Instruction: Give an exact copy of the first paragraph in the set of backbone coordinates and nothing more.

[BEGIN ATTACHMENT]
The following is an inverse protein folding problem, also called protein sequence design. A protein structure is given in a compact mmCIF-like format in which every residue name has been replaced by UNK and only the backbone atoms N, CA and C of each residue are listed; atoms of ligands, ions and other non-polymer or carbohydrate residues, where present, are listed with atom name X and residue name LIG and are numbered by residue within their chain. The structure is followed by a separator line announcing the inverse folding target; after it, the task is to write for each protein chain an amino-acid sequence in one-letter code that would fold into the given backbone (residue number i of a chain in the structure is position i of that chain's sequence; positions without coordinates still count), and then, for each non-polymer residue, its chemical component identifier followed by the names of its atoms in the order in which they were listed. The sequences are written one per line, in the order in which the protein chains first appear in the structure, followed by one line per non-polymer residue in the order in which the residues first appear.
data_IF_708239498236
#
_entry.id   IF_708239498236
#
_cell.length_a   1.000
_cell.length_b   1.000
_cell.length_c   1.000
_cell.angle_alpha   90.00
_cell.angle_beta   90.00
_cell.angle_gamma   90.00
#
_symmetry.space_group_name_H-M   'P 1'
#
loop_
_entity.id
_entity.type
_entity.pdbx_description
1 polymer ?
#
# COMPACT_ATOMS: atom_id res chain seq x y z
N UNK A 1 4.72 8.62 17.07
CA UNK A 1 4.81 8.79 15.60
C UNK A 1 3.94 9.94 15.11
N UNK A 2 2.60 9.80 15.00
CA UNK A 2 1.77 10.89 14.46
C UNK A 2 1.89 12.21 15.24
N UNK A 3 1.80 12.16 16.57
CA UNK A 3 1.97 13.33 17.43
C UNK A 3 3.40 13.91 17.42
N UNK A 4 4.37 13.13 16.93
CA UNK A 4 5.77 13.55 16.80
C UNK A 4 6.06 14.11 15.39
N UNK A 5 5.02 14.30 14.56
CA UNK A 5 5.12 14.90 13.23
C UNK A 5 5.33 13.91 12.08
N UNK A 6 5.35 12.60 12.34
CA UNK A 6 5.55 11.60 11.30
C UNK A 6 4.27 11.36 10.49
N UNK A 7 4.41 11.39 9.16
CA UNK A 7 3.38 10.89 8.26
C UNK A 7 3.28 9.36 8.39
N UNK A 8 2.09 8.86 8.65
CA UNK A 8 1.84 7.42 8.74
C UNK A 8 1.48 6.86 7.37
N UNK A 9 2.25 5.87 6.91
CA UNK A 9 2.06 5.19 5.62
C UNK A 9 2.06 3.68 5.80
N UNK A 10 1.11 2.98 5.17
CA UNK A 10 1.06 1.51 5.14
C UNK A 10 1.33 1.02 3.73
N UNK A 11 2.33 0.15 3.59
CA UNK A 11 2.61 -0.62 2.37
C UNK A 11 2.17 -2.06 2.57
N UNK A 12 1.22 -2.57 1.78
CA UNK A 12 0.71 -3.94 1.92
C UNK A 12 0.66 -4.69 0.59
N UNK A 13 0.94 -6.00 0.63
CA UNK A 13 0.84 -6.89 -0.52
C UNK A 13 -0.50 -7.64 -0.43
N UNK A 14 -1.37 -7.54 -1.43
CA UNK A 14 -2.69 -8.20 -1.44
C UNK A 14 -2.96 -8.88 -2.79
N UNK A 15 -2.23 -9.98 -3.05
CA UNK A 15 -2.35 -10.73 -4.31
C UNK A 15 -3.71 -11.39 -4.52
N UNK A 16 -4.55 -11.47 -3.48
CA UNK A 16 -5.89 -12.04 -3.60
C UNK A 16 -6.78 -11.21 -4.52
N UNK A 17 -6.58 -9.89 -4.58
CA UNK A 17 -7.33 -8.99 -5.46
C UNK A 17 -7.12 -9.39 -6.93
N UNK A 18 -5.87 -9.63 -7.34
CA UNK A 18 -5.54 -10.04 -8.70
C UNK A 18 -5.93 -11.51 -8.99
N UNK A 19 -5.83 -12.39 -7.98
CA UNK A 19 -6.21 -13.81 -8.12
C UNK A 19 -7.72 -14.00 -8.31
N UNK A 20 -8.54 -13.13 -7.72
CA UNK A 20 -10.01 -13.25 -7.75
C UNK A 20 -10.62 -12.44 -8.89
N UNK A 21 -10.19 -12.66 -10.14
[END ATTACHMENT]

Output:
The following is an inverse protein folding problem, also called protein sequence design. A protein structure is given in a compact mmCIF-like format in which every residue name has been replaced by UNK and only the backbone atoms N, CA and C of each residue are listed; atoms of ligands, ions and other non-polymer or carbohydrate residues, where present, are listed with atom name X and residue name LIG and are numbered by residue within their chain. The structure is followed by a separator line announcing the inverse folding target; after it, the task is to write for each protein chain an amino-acid sequence in one-letter code that would fold into the given backbone (residue number i of a chain in the structure is position i of that chain's sequence; positions without coordinates still count), and then, for each non-polymer residue, its chemical component identifier followed by the names of its atoms in the order in which they were listed. The sequences are written one per line, in the order in which the protein chains first appear in the structure, followed by one line per non-polymer residue in the order in which the residues first appear.